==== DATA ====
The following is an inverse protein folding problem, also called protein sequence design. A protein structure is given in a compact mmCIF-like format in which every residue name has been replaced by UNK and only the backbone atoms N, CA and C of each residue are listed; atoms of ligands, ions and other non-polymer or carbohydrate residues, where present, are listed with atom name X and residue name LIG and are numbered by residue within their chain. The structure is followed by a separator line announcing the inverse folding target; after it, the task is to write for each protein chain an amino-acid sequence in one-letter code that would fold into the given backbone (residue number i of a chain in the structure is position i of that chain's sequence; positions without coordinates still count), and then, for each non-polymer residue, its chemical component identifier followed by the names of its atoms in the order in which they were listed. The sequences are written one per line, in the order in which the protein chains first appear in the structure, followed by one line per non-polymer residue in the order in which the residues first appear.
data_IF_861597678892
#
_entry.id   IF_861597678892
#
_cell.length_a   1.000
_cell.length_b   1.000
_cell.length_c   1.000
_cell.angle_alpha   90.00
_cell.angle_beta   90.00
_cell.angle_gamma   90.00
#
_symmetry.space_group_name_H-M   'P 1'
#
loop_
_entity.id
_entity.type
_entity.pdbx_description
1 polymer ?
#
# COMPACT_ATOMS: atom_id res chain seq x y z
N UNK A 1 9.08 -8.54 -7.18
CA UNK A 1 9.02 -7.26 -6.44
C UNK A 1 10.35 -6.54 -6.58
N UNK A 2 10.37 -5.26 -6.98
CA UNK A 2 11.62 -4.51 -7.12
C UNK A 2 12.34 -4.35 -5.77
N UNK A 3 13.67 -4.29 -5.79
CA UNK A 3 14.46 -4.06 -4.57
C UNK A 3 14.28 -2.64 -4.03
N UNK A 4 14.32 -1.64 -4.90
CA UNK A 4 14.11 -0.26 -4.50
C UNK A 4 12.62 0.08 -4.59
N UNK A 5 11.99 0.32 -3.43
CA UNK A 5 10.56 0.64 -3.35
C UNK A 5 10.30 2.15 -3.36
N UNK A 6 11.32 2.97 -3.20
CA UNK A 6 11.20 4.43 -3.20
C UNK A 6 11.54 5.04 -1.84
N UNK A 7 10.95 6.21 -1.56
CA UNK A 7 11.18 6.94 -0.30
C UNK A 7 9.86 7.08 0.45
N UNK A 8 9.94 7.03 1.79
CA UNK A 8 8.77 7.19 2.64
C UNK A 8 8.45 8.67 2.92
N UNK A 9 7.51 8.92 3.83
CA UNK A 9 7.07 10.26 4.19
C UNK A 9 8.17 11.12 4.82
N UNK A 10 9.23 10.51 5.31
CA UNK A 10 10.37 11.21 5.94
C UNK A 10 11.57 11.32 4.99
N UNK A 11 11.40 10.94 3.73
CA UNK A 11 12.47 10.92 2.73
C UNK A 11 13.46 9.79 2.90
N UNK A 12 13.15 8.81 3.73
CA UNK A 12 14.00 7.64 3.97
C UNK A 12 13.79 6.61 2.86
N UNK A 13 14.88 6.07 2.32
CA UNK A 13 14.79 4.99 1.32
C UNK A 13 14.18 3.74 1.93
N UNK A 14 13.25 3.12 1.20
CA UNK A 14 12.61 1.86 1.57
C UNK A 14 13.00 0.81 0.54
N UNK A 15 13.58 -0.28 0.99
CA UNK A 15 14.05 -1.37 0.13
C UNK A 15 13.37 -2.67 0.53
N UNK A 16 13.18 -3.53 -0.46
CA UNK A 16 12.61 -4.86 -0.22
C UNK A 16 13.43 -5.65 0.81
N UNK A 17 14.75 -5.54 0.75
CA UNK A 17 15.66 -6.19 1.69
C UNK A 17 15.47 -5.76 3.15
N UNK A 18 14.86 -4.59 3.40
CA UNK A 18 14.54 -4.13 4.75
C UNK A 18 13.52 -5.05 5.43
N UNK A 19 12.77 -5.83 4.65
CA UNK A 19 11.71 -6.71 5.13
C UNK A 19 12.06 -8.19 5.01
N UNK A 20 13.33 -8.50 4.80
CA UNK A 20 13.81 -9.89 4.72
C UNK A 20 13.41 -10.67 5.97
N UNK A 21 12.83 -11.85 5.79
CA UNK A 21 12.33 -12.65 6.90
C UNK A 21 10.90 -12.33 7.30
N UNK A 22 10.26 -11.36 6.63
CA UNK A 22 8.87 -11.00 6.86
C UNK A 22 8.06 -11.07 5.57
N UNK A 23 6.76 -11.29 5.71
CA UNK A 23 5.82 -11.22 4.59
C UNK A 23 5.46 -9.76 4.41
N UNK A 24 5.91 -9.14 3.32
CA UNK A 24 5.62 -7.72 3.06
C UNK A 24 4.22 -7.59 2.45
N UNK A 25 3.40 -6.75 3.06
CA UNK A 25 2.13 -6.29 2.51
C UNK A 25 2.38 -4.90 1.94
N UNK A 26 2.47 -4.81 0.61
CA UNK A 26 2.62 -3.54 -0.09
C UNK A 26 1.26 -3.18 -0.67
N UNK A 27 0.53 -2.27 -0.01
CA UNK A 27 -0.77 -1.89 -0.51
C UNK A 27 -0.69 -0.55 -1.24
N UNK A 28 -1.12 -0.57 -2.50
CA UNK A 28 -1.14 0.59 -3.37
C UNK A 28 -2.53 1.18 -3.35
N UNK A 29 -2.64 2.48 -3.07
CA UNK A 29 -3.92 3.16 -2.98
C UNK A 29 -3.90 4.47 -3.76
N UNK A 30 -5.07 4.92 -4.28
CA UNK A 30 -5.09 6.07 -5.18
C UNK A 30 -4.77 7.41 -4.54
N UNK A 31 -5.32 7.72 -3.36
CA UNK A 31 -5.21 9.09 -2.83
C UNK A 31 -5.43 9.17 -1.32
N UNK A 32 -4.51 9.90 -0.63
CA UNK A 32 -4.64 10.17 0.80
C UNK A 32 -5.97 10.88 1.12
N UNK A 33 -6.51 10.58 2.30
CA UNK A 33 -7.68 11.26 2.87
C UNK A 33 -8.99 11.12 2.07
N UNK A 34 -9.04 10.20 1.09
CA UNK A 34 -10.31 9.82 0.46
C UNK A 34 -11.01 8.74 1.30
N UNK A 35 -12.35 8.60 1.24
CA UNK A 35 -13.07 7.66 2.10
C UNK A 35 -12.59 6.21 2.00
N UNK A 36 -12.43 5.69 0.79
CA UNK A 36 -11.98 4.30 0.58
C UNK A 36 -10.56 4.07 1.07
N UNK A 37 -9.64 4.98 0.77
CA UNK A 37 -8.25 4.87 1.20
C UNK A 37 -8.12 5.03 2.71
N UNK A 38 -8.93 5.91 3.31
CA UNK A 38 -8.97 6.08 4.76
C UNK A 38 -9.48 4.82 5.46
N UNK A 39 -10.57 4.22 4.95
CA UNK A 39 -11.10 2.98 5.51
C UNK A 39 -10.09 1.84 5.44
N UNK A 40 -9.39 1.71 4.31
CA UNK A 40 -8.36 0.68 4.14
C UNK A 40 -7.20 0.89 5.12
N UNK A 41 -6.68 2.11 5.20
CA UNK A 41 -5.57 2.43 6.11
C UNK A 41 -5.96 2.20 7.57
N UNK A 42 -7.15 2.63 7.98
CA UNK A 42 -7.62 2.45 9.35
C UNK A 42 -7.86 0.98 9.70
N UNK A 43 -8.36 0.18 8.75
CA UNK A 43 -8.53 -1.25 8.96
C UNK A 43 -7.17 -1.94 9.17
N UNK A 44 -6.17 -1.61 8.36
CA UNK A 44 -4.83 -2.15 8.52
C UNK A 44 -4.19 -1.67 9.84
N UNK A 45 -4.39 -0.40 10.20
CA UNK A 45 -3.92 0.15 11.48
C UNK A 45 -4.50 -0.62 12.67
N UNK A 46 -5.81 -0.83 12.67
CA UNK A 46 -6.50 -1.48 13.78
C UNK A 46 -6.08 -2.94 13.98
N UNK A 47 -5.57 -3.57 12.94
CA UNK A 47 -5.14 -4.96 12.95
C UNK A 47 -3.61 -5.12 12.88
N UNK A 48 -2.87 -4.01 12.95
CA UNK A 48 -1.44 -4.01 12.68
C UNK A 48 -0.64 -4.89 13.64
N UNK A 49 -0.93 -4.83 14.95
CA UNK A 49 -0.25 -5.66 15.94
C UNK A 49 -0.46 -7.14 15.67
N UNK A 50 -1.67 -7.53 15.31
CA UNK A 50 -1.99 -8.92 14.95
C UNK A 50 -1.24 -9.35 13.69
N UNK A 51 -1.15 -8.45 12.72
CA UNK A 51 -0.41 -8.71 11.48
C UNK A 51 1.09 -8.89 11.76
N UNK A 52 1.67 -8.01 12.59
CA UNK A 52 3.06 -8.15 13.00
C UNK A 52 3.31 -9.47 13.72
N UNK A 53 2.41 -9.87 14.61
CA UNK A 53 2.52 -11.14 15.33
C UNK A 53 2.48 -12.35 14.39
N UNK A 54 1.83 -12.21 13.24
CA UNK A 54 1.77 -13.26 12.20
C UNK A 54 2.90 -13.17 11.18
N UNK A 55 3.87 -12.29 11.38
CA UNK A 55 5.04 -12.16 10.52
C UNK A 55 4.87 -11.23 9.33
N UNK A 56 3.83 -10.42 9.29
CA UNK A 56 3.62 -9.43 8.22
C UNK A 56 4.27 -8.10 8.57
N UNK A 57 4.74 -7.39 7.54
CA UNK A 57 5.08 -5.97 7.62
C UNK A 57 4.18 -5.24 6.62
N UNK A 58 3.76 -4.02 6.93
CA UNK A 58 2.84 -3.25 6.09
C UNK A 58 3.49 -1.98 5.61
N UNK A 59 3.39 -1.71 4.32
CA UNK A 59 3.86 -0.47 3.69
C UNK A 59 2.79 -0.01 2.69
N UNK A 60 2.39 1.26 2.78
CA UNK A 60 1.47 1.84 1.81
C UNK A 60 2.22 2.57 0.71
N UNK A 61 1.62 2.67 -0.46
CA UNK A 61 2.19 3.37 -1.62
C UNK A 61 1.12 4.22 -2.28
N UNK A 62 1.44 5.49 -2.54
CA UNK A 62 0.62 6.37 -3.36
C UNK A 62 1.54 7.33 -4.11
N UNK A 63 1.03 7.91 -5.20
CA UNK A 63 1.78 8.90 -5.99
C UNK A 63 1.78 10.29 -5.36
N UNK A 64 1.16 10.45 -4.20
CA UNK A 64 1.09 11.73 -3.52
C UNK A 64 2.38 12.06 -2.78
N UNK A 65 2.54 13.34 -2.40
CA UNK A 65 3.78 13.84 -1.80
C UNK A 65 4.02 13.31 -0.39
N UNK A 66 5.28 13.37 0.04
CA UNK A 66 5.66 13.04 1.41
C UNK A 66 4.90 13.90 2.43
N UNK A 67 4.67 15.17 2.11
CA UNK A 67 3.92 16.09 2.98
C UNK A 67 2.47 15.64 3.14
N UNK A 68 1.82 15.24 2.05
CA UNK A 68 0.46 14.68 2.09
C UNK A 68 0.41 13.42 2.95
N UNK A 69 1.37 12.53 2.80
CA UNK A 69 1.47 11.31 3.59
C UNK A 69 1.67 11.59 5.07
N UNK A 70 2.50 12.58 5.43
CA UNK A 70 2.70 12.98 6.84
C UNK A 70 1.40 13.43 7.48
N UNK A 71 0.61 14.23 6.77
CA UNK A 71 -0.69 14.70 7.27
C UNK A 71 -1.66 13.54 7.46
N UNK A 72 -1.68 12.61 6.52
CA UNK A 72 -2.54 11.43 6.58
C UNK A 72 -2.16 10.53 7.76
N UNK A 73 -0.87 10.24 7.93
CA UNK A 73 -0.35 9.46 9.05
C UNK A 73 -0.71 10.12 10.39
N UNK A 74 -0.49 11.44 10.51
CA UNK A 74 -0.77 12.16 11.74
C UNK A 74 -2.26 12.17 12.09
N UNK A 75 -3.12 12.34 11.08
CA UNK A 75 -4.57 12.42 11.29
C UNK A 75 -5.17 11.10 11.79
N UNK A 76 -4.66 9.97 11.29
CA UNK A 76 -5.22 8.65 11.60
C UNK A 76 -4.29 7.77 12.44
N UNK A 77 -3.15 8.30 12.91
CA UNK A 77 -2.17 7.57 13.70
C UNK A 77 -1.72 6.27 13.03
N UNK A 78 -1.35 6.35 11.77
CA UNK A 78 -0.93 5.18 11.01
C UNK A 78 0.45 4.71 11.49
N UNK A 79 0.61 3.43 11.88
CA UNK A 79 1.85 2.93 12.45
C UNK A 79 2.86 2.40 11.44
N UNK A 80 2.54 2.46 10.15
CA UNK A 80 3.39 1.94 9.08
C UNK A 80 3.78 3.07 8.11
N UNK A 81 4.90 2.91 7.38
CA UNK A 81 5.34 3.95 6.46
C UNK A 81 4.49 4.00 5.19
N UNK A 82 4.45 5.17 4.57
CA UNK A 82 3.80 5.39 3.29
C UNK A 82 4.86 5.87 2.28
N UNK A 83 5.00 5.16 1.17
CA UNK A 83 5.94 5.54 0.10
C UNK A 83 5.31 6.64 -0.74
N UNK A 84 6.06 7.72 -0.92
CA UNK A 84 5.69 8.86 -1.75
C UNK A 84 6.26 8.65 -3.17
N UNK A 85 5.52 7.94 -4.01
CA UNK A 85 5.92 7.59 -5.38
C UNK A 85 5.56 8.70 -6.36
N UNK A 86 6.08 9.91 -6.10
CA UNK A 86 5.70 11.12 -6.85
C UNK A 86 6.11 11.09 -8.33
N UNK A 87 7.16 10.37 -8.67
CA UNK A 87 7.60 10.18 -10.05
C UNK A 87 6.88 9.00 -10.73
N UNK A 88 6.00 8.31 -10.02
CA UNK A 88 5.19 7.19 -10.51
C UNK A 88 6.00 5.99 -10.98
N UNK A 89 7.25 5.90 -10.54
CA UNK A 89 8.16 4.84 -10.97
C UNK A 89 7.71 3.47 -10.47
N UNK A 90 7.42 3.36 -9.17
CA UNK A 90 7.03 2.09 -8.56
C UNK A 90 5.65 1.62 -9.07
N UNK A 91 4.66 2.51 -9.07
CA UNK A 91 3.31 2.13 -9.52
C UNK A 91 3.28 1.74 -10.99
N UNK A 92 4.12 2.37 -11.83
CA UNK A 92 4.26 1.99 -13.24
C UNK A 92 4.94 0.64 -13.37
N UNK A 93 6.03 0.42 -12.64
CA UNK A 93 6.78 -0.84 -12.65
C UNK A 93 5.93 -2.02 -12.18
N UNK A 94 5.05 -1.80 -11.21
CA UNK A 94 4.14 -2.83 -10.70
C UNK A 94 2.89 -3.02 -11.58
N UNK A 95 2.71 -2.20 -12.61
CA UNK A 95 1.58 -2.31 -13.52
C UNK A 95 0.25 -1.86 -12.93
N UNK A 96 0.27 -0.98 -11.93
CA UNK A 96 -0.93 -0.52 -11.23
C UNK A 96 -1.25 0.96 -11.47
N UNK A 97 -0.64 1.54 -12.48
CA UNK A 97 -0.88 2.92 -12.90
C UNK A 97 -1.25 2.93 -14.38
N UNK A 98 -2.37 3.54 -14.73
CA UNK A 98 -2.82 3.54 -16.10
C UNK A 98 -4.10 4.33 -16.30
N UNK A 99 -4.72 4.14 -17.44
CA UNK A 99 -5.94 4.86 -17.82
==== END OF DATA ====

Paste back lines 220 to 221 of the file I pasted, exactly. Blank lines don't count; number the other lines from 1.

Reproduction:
N UNK A 67 4.67 15.17 2.11
CA UNK A 67 3.92 16.09 2.98